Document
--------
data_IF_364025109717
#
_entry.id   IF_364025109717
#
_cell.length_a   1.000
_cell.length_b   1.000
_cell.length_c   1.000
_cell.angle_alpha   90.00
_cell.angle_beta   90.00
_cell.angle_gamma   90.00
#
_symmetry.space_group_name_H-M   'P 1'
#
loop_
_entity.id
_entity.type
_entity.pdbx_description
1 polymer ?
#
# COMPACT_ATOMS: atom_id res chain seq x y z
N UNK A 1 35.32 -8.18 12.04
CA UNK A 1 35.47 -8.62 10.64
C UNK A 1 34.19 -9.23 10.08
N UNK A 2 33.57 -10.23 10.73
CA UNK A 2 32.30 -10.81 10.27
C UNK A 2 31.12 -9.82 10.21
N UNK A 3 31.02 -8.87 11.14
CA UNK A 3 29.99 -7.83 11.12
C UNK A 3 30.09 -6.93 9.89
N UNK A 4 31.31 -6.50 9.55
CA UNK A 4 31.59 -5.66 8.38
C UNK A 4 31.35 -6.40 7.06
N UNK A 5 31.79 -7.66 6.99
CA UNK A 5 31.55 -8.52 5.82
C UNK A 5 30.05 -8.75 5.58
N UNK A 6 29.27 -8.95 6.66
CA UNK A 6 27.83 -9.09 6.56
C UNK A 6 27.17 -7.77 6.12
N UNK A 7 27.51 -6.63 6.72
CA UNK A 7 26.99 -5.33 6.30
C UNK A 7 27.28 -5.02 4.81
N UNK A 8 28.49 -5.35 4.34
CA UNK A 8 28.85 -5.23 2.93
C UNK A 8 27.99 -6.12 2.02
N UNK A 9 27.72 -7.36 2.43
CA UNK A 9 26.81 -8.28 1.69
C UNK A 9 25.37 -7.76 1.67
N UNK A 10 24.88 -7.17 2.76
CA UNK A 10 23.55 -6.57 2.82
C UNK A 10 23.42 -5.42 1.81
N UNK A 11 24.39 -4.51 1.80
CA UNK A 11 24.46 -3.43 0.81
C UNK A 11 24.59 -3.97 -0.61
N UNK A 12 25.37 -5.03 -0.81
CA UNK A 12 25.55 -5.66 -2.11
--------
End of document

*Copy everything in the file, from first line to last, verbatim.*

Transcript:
data_IF_364025109717
#
_entry.id   IF_364025109717
#
_cell.length_a   1.000
_cell.length_b   1.000
_cell.length_c   1.000
_cell.angle_alpha   90.00
_cell.angle_beta   90.00
_cell.angle_gamma   90.00
#
_symmetry.space_group_name_H-M   'P 1'
#
loop_
_entity.id
_entity.type
_entity.pdbx_description
1 polymer ?
#
# COMPACT_ATOMS: atom_id res chain seq x y z
N UNK A 1 35.32 -8.18 12.04
CA UNK A 1 35.47 -8.62 10.64
C UNK A 1 34.19 -9.23 10.08
N UNK A 2 33.57 -10.23 10.73
CA UNK A 2 32.30 -10.81 10.27
C UNK A 2 31.12 -9.82 10.21
N UNK A 3 31.02 -8.87 11.14
CA UNK A 3 29.99 -7.83 11.12
C UNK A 3 30.09 -6.93 9.89
N UNK A 4 31.31 -6.50 9.55
CA UNK A 4 31.59 -5.66 8.38
C UNK A 4 31.35 -6.40 7.06
N UNK A 5 31.79 -7.66 6.99
CA UNK A 5 31.55 -8.52 5.82
C UNK A 5 30.05 -8.75 5.58
N UNK A 6 29.27 -8.95 6.66
CA UNK A 6 27.83 -9.09 6.56
C UNK A 6 27.17 -7.77 6.12
N UNK A 7 27.51 -6.63 6.72
CA UNK A 7 26.99 -5.33 6.30
C UNK A 7 27.28 -5.02 4.81
N UNK A 8 28.49 -5.35 4.34
CA UNK A 8 28.85 -5.23 2.93
C UNK A 8 27.99 -6.12 2.02
N UNK A 9 27.72 -7.36 2.43
CA UNK A 9 26.81 -8.28 1.69
C UNK A 9 25.37 -7.76 1.67
N UNK A 10 24.88 -7.17 2.76
CA UNK A 10 23.55 -6.57 2.82
C UNK A 10 23.42 -5.42 1.81
N UNK A 11 24.39 -4.51 1.80
CA UNK A 11 24.46 -3.43 0.81
C UNK A 11 24.59 -3.97 -0.61
N UNK A 12 25.37 -5.03 -0.81
CA UNK A 12 25.55 -5.66 -2.11